Around 200 pilot whales were found dead after being stranded in Macquarie Bay, on the island of Tasmania, Australia.
Australian authorities reported that the rescue teams managed to keep 35 of the specimens affected by this massive stranding alive, and are working to return them to the sea.
The move to deep water is targeting the whales with the greatest hope of survival, and is done with the support of cranes and boats.
To keep the whales alive, while the careful and slow operations proceeded, rescuers placed wet towels and dumped buckets of water on the animals trapped in the sandbanks.
The authorities confirmed, according to the public channel ABC, that two of the 35 survivors were once again stranded on Macquarie Bay’s Ocean Beach, also known by locals as the “Gates of Hell.”
This massive stranding occurred exactly two years after some 470 pilot whales, also known as pilot whales, were stranded in this same place, of which only a hundred could be rescued and taken to the high seas.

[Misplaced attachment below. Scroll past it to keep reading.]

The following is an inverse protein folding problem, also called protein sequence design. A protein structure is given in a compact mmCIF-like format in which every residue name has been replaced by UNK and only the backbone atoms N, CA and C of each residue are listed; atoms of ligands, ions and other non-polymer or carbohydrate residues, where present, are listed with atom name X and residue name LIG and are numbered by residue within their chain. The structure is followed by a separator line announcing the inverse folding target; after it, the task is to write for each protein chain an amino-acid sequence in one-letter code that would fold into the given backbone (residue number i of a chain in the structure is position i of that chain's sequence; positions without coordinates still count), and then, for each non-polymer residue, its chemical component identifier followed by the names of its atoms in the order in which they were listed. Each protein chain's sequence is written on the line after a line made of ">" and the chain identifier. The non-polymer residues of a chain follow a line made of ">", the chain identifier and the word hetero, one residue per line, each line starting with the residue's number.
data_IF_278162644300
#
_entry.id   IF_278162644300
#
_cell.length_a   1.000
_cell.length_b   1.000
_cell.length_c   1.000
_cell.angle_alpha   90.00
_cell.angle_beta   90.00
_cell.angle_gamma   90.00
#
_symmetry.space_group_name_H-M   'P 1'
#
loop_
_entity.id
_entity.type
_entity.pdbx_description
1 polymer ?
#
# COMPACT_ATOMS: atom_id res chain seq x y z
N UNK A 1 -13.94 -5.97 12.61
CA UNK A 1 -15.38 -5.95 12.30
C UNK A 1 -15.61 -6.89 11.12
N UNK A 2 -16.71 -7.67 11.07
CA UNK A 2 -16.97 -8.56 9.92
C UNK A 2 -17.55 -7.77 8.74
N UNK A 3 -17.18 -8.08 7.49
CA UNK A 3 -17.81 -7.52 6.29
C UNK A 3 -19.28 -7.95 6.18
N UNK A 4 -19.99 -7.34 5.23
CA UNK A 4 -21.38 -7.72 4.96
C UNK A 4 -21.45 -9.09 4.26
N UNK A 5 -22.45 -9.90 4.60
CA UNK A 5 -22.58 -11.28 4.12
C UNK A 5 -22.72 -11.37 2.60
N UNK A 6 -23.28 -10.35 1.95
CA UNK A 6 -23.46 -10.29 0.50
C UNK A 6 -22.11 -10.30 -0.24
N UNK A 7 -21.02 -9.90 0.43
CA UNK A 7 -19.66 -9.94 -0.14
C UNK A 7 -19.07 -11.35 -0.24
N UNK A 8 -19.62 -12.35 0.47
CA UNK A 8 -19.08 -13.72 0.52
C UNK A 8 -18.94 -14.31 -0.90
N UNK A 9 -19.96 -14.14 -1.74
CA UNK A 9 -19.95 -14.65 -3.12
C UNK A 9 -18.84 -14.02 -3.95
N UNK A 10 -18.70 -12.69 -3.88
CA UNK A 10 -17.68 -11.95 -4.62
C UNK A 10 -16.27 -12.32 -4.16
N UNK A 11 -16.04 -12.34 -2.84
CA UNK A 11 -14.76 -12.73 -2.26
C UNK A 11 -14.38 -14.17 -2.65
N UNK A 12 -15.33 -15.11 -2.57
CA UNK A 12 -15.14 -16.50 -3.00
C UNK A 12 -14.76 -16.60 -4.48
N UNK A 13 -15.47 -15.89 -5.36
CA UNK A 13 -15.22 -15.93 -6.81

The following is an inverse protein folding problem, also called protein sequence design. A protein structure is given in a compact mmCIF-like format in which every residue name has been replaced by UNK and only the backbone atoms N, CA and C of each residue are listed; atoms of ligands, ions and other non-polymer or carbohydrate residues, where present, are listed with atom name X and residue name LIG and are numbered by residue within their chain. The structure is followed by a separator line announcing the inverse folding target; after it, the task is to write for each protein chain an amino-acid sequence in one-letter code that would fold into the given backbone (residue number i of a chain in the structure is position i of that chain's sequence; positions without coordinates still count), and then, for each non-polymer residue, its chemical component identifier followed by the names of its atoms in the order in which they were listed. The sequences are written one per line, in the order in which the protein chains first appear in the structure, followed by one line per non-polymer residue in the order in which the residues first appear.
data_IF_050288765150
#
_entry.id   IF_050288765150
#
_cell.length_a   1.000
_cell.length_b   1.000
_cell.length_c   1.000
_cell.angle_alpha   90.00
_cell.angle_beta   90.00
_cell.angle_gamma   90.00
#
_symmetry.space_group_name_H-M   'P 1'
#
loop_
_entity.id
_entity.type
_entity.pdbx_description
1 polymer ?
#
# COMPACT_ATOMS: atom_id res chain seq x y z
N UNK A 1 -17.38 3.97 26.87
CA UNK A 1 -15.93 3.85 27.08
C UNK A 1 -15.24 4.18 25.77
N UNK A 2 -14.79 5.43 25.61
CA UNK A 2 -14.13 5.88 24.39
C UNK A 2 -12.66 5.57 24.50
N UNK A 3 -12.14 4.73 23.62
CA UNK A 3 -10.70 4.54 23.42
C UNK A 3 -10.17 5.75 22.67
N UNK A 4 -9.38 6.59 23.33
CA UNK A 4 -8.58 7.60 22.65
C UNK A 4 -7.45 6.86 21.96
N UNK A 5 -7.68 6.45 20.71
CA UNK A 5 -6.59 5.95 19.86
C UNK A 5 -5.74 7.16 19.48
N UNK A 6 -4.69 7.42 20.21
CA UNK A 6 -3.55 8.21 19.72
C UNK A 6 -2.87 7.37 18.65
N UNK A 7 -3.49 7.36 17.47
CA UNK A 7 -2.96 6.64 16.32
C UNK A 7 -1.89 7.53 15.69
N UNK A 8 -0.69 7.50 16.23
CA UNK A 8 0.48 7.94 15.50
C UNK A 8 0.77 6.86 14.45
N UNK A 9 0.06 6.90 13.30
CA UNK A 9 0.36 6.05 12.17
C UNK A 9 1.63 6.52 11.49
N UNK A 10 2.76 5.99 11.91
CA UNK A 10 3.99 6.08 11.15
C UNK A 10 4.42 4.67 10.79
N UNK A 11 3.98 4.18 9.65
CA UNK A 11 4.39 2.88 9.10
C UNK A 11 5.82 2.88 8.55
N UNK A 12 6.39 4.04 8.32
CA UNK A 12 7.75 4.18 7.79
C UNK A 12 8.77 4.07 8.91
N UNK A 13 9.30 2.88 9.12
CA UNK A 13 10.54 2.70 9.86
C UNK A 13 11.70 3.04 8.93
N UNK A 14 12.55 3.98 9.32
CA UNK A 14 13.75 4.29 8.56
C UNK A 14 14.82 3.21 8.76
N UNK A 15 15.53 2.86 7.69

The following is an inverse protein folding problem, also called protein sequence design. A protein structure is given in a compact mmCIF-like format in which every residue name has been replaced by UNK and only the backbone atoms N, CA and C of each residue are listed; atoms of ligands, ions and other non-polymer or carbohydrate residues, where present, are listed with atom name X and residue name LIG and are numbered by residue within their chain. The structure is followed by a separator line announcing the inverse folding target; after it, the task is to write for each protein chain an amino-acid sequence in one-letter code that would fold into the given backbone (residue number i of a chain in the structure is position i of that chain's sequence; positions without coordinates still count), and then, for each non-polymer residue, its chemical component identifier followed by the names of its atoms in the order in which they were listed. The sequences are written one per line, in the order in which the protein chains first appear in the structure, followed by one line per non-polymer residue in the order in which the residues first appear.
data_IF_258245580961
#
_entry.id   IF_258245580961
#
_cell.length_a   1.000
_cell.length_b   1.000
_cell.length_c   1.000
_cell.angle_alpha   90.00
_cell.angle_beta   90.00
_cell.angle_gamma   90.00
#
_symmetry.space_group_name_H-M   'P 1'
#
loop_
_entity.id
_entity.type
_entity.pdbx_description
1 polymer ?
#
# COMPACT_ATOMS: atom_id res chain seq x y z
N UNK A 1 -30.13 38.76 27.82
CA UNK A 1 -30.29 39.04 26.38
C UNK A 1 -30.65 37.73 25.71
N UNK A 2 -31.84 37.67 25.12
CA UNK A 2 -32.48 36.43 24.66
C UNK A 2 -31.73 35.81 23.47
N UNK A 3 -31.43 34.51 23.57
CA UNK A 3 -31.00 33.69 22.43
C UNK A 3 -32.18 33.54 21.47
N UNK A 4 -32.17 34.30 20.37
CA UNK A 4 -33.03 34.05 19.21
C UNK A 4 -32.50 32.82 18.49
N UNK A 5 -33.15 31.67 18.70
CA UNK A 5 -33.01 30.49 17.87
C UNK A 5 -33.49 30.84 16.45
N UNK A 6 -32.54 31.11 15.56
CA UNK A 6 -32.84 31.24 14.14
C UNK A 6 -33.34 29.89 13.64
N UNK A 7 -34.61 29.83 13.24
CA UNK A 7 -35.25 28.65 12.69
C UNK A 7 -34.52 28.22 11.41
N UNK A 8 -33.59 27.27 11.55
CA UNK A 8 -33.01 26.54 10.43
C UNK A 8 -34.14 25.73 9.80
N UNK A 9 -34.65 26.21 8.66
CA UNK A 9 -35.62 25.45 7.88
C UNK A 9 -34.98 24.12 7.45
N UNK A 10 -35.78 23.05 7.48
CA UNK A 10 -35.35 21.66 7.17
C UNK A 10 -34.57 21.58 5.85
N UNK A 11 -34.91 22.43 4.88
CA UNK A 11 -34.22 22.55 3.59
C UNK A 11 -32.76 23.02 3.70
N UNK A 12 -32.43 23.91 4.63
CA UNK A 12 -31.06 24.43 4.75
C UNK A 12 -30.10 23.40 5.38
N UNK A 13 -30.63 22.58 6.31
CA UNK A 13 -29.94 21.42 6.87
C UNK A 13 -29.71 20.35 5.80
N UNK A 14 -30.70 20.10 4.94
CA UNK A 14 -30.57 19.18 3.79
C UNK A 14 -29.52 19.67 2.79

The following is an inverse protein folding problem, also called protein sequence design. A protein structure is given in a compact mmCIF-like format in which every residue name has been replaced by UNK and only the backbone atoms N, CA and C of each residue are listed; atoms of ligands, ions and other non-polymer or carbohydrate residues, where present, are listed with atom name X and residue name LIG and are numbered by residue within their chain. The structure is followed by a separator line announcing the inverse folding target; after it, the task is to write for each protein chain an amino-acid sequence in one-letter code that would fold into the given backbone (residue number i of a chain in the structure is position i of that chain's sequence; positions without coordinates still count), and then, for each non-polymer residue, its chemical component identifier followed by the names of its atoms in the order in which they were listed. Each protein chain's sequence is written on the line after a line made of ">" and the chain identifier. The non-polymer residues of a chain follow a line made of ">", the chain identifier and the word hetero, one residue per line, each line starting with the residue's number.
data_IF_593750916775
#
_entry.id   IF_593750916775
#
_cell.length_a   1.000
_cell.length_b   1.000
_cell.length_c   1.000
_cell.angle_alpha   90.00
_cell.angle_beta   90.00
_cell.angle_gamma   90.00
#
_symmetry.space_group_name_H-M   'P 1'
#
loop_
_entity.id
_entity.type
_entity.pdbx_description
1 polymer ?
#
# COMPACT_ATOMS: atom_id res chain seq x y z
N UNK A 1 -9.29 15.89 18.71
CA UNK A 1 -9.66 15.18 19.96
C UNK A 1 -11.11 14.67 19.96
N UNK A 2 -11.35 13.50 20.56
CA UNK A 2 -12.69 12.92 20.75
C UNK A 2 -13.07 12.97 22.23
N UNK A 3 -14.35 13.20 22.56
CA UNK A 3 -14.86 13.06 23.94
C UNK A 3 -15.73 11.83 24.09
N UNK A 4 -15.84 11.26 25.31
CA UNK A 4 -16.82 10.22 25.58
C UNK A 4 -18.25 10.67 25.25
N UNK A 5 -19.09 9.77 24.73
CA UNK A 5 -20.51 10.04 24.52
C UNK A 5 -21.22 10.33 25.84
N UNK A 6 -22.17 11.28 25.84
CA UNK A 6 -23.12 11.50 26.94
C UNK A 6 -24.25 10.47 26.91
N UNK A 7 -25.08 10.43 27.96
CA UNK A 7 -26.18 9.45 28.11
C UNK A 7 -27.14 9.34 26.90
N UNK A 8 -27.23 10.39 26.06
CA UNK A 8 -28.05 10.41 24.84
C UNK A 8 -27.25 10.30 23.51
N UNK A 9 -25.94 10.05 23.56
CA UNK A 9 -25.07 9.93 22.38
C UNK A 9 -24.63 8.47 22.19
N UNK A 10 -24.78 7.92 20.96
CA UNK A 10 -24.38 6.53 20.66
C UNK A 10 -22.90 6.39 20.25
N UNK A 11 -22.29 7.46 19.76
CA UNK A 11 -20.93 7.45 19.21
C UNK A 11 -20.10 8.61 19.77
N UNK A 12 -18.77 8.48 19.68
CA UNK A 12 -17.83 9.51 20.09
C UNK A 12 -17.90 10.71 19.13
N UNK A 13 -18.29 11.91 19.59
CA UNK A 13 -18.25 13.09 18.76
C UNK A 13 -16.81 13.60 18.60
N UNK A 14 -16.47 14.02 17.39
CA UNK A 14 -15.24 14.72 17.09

“Unlike the stranding we had two years ago, in which many of those animals were in the harbor estuary and therefore were stranded in much more protected waters, (in this case) the environmental conditions and the waves in the exposed west coast, Ocean Beach, is certainly taking its toll on the animals,” Incident Controller Brendon Clark told ABC.
The incident in Macquarie Bay came a day after 14 sperm whales died Tuesday after being stranded on a beach on King Island, also in the Tasmanian region.
These and other marine mammals are frequently stranded on the coasts of southern Australia and New Zealand, without experts having been able to clarify the reasons, although they usually attribute them to diseases, navigation errors, sudden changes in tides, persecution predators or extreme weather conditions.